Guest writer

Kelly Sumner – Sector Development Officer, QCOSS

Governance – the framework in which safe and effective work can be done – is one of those terms, which for some, will evoke a sense of red-tape, not always adding value to the work being done. “Sounds like bureaucracy,” my uncle said dismissively in a recent conversation. But being one of those who see the critical role of governance, I wasn’t ready to let that go. While uncles are difficult to convince – many Christmas arguments show that! – it wasn’t hard to win my uncle over on the importance of governance. In fact, it just took one sentence.

It might sound bureaucratic, but one of the things we’re focused on at the moment is helping organisations see how they can change the ways they operate and their physical spaces to reduce the risk that children will be abused.

Why governance matters to me

I spent years in service delivery before moving into an education role then coming to QCOSS. When I was busy delivering services in mental health, sexual violence and domestic violence responses. I dealt with lots of crises, managed risks, argued for better guidance for those of us in outreach work, and generally did a lot of things that were related to governance. But I didn’t really think about governance, at least not knowingly. That was, until I joined a management committee (MC) in 2017. After five years on that MC – most of them spent as Secretary with some serious legal responsibilities – and a similar period developing learning and assessment materials for community sector students and workers, I think about governance all the time.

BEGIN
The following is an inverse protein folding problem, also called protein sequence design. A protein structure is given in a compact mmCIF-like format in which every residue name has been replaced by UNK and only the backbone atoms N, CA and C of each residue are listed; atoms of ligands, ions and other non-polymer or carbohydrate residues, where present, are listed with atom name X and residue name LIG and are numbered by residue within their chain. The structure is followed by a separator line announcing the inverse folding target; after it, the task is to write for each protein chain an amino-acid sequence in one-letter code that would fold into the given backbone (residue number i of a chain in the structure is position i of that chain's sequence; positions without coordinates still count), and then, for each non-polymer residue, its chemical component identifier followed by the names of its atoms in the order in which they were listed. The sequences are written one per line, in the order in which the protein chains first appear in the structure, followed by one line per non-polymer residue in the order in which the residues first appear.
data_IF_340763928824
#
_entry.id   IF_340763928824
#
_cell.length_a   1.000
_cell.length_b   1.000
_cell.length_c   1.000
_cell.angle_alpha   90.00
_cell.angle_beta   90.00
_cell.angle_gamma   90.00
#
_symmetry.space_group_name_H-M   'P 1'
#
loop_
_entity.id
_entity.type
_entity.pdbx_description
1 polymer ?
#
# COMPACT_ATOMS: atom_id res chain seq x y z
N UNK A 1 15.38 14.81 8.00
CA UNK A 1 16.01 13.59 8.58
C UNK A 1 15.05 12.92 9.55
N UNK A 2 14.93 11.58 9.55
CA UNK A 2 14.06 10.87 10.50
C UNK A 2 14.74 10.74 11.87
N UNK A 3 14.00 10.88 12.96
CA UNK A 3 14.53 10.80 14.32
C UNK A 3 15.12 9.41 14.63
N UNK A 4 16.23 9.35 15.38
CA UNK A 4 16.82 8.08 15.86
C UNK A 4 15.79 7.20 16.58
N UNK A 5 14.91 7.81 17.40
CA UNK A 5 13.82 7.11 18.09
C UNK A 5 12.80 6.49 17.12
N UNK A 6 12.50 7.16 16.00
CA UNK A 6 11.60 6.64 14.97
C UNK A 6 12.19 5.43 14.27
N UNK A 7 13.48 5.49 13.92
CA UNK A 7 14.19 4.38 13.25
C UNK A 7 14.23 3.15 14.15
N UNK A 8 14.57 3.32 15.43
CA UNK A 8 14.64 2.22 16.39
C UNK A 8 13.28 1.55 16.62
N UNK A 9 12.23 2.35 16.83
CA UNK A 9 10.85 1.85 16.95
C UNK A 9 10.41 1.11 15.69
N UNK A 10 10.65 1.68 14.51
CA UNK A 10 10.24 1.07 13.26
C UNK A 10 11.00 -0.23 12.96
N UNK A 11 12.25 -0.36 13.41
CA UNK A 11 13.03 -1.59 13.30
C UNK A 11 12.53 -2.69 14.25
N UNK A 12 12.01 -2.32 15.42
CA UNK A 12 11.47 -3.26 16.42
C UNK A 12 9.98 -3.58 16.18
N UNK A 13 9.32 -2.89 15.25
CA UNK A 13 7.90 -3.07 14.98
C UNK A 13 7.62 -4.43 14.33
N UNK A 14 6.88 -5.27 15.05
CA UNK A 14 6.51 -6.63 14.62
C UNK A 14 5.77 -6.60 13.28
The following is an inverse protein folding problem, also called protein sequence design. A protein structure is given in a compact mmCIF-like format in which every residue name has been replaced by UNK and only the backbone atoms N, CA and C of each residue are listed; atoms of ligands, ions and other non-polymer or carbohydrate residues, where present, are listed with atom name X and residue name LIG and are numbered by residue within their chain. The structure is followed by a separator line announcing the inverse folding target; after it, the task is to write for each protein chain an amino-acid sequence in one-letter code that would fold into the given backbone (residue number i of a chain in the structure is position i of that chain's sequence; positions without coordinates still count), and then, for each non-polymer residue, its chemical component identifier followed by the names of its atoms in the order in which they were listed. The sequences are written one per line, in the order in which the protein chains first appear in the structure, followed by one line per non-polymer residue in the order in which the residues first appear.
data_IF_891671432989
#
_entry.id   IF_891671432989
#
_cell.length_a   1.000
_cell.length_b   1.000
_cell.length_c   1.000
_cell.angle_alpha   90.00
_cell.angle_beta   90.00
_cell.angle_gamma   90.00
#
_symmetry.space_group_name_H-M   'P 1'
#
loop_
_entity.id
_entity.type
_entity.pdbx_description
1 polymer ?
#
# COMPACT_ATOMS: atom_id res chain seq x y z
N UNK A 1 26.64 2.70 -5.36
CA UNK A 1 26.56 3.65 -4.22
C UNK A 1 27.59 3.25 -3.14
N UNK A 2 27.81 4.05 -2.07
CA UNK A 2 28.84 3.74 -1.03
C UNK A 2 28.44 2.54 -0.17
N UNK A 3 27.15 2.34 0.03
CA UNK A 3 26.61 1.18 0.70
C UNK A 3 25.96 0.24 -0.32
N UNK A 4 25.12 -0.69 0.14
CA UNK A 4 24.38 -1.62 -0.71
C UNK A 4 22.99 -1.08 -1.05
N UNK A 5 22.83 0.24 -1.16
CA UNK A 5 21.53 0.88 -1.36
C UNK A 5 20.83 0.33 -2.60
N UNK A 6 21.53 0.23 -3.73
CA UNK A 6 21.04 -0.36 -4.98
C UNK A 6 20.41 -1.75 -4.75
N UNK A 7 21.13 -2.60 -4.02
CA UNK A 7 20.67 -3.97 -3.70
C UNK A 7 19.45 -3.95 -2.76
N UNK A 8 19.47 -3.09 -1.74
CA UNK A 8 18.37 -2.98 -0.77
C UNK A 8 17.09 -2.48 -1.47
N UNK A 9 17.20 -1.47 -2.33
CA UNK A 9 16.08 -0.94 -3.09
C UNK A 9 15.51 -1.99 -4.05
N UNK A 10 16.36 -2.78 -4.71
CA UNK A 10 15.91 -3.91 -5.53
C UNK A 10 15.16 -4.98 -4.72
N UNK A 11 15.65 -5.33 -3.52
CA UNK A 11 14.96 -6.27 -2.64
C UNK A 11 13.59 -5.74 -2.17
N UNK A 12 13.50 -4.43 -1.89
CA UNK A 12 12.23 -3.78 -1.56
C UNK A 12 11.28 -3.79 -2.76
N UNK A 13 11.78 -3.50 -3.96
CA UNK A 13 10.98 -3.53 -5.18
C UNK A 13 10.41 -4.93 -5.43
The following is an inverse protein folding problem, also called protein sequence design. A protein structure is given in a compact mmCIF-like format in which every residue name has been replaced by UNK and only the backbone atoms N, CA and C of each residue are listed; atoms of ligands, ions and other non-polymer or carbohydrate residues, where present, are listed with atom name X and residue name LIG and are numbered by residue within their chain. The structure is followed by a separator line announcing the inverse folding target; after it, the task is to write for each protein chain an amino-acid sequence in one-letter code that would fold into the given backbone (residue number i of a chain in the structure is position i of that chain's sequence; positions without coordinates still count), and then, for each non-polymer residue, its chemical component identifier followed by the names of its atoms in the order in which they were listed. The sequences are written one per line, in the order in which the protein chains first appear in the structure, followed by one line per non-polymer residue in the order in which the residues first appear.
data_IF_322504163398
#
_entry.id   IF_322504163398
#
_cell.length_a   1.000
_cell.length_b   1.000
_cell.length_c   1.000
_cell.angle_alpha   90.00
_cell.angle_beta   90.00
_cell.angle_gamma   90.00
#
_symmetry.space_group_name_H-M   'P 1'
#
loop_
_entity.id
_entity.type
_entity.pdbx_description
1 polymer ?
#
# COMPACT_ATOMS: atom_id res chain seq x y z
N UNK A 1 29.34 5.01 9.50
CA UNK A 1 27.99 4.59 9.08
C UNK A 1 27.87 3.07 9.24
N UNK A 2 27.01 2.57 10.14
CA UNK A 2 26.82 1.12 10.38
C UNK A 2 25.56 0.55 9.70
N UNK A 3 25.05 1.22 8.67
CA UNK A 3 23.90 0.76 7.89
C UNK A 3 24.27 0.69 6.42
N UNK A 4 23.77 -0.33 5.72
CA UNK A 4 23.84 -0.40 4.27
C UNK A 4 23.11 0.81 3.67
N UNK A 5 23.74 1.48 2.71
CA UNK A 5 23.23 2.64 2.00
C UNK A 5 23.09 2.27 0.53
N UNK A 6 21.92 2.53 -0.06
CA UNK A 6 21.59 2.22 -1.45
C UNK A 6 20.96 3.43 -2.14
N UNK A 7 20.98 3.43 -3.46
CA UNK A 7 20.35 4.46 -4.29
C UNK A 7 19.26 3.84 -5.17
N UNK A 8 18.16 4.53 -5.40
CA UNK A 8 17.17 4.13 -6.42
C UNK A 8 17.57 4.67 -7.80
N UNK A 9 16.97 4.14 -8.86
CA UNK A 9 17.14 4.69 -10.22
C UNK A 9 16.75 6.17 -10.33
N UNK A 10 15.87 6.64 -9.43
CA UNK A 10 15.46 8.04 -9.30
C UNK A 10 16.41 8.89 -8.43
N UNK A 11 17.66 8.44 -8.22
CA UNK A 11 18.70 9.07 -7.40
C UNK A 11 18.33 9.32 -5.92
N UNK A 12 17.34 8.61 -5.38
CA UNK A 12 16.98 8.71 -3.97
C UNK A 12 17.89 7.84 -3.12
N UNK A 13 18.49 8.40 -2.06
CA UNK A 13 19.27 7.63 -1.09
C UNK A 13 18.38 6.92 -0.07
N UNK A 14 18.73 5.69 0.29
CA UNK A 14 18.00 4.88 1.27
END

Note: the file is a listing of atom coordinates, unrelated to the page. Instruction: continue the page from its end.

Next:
Governance is intrinsically linked to whether organisations do good rather than harm, the wellbeing of workers and communities, and the safety of children and other vulnerable people. Governance can be the difference between financial sustainability or bankruptcy. For the organisation’s employees, this could mean either job security or redundancies. Commonly misunderstood as “bureaucratic red tape”, governance should be an enabler and a safeguard for those delivering and receiving services.

Governance in practice

As my recent conversation with my uncle shows, when people recognise the connection between governance and essential issues, its real importance becomes clear. The vast majority of people across our communities care about the safety of children and want to see investment in identifying and reducing risks to child safety. Similarly, concerns about human rights, the effective and ethical use of government and philanthropic funds, promoting quality service provision, and many other governance-related matters are common. When people see the real-world implications of governance practice, I think their opinion of governance will change.

25 June 2024
Focus area: